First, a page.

Random House will publish books based on the live-action How the Grinch Stole Christmas later this year. "Because it's a Christmas release and because we're the home of Seuss, we're sensitive to the brevity of the window and sensitive to the classic Dr. Seuss," said Klimo. The company will release a combination of formats that "are engineered for the moment" and those that "complement and don't compete with classic Seuss."
"We've been pleased with the [movies] we've done," said Nancy Pines, v-p and publisher of Pocket Books for Young Readers, which releases two or three film tie-in programs a year. Successes include books associated with Rugrats: The Movie, Clueless, Little Women and Good Burger. "If you want to say there's a correlation between box office and publishing, [Good Burger] just blows it," she said. Total box office was less than $24 million, but Pocket's first tie-in title netted 250,000 units in sales and the second netted 210,000. "Our book sales were out of sight, phenomenal," said Pines, who added, "I think it's a direct testimonial to the assistance of the studio." Nickelodeon supported several promotions aimed at book channels.
The difficulties surrounding film licenses is partly attributable to competition among an increasing number of children's films, as well as competition between films and television, computers and other activities. "It's not about weak movies," Weitzen at Golden said. "It's about a shift in the ability of movies to carry for a long period of time. They used to become perennial backlist bestsellers. They don't any more. The old models have changed."
Children's publishers agree that TV licenses, while still risky, remain stronger on the whole than films. "TV seems to be selling books," said Klimo at Random House, who called their series of books based on Dragon Tales, an animated preschool series on PBS, "a howling success."
Similarly, Weitzen said Golden's books based on Between the Lions, a PBS literacy series, have received a strong initial response. "It's an example of how we're trying to do business in the future," he explained, noting that Golden is the exclusive worldwide publishing licensee for all formats.
Children's publishers are continuing to look for strategic partnerships with licensors. Simon & Schuster recently announced an alliance with PBS Kids, for example, which will lead to titles tied to Zoboomafoo and Sagwa the Chinese Siamese Cat, among other series. The company also has an alliance with Nickelodeon, which is owned by the same corporate parent (Viacom) as S&S.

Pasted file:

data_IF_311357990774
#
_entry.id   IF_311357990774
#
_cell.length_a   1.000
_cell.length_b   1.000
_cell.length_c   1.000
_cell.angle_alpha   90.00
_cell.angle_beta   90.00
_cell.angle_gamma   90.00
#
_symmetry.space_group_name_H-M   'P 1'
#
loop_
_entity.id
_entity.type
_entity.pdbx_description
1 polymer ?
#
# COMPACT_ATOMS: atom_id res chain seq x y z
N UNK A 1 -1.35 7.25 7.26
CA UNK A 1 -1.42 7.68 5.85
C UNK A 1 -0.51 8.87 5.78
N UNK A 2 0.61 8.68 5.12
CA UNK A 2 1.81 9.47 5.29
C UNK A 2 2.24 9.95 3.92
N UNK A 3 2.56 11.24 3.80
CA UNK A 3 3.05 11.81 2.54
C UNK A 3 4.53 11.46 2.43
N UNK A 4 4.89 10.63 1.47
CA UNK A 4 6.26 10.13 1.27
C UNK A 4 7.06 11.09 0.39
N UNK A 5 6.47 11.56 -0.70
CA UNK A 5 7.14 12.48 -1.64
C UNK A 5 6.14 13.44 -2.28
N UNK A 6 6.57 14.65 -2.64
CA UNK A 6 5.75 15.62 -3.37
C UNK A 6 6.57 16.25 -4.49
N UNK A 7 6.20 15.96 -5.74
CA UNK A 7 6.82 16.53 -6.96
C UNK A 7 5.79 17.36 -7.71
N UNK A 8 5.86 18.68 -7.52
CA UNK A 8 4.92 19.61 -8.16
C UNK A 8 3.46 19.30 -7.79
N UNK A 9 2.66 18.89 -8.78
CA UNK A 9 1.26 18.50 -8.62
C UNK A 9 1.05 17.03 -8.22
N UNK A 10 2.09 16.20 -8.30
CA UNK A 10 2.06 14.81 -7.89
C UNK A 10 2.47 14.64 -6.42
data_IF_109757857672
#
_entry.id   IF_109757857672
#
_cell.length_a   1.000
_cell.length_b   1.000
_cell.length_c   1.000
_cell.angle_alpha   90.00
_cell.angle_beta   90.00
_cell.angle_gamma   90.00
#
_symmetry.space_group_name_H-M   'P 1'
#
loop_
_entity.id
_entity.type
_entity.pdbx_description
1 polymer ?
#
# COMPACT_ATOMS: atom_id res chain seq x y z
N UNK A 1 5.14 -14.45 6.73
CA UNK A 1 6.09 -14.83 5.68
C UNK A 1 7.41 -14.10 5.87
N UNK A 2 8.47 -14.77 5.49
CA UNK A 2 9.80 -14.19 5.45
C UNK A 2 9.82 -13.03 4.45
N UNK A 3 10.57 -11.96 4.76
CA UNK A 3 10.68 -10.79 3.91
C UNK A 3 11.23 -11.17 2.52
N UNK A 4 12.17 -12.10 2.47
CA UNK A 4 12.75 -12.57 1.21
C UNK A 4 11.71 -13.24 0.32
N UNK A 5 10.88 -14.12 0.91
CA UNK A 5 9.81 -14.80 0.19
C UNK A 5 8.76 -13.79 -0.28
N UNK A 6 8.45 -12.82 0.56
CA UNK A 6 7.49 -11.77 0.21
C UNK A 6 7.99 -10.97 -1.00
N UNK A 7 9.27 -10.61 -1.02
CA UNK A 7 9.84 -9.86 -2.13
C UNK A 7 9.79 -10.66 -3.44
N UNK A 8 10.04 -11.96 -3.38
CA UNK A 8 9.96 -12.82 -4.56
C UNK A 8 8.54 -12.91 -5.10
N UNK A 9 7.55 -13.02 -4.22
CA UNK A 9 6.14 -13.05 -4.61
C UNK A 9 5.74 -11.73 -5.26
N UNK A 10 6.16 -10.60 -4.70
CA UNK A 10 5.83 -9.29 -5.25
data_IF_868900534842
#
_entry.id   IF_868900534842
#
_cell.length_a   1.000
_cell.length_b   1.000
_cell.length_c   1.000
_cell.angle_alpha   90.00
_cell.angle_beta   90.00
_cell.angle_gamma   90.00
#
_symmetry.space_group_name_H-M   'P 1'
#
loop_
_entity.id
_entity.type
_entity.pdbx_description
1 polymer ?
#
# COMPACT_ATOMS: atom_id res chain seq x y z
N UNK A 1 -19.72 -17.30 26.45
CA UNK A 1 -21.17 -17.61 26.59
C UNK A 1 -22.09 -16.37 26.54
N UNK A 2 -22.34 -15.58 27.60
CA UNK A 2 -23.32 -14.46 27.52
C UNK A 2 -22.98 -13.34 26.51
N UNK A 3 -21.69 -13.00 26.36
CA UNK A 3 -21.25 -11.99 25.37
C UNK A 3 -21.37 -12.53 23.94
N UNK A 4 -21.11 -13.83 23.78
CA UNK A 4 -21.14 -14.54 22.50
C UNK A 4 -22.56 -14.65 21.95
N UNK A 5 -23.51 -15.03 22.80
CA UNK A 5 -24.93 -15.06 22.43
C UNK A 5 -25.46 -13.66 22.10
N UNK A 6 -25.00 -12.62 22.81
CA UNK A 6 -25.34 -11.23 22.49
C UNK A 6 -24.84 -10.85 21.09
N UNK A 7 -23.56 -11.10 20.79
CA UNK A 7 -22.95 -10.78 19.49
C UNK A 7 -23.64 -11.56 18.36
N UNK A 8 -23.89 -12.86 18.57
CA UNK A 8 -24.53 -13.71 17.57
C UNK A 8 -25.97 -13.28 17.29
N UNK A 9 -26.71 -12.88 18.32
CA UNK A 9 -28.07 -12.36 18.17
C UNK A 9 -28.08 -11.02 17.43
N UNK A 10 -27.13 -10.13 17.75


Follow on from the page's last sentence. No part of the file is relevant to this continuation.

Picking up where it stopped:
"I think, in general, [long-term partnerships] can be a pretty productive way to work," said Walker of Scholastic, which has a first-look deal with Warner Bros. "It gives you some history together and it makes things easier and more productive."
"The reason for a strategic partnership is that you're not competing with another publisher for the same characters' shelf space," said Klimo. Random House recently signed a deal with Disney for books based on the studio's television, film and classic properties; the deal will run through 2006.
In some alliances, said Klimo, "you take the good with the bad." She explained that Random House's partnerships are with the likes of Disney and Children's Television Workshop for just that reason. "The faith in the property is so much a given," she said. "There aren't any facets of the Disney partnership that don't have applications to at least some bestselling books."
Mallow noted that Landoll is being more selective of properties within the scope of its partnerships, which include ties with Nickelodeon, DreamWorks and Disney (the last with Landoll's American Educational Publishing division). It will not license a partner's properties if they do not specifically apply to the age 3-8 demographic, for example. "If they're going to be a good partner, they have to respect 'no,' " Mallow said. Landoll recently renewed its license with Nickelodeon; since 1997, it has sold 30 million units of 30 Rugrats titles under the agreement, which includes all Nickelodeon properties.
Publishers pointed out that the number of licenses being pitched to them, both from ongoing partners and other licensors, continues to rise. "The amount of submissions we get is amazing," S&S's Corey reported, "and we're just one publisher. The activity comes from both the selling side and the buying side."
"You can't have all the licenses. You don't want all the licenses," said Golden's Weitzen. "It used to be that a TV deal and a toy deal with Hasbro or Mattel really meant something. Now there's so much stuff, it's hard to break through." Mallow concurred: "There are so many things out there," he said. "But the big consumer-products companies are pulling back a little bit. They're saying, 'We need to make sure we have all our ducks in a row before we launch the program,' which is good."
One aspect of licensing has never changed, and that is the risk. "You have a feeling, but you really never know what's going to hit," Corey said. "You have to be ever-vigilant in tracking sales, and know when to cut back and when to cut out your program."